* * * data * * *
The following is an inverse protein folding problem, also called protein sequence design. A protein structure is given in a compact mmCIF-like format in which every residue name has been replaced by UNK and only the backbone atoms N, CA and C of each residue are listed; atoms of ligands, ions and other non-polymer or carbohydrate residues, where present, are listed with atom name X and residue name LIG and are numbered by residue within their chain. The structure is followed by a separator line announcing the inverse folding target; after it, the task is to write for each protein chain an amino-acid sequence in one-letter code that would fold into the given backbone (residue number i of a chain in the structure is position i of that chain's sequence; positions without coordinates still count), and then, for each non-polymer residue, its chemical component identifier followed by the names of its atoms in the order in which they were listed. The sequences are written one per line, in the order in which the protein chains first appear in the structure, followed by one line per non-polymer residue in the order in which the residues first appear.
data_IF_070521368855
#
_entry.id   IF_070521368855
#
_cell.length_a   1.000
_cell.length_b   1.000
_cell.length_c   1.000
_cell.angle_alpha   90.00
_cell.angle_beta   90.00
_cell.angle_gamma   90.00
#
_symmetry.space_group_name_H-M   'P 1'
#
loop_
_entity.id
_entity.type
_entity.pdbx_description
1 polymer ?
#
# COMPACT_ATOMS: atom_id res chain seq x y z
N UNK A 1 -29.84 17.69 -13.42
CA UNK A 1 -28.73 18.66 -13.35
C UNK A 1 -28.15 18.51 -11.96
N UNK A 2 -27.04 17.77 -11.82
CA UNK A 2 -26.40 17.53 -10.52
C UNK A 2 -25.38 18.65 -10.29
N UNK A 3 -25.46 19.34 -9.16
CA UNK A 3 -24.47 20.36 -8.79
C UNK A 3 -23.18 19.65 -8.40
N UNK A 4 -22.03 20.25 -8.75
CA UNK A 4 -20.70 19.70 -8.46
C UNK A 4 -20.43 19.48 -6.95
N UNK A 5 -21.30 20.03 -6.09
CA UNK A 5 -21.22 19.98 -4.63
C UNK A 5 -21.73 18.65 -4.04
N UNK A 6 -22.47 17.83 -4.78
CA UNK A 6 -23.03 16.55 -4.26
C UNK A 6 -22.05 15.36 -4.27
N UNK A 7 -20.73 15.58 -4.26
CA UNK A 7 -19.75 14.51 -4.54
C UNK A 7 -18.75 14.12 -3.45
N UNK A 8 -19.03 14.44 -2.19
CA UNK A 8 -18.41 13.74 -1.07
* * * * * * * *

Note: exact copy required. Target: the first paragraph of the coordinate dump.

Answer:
The following is an inverse protein folding problem, also called protein sequence design. A protein structure is given in a compact mmCIF-like format in which every residue name has been replaced by UNK and only the backbone atoms N, CA and C of each residue are listed; atoms of ligands, ions and other non-polymer or carbohydrate residues, where present, are listed with atom name X and residue name LIG and are numbered by residue within their chain. The structure is followed by a separator line announcing the inverse folding target; after it, the task is to write for each protein chain an amino-acid sequence in one-letter code that would fold into the given backbone (residue number i of a chain in the structure is position i of that chain's sequence; positions without coordinates still count), and then, for each non-polymer residue, its chemical component identifier followed by the names of its atoms in the order in which they were listed. The sequences are written one per line, in the order in which the protein chains first appear in the structure, followed by one line per non-polymer residue in the order in which the residues first appear.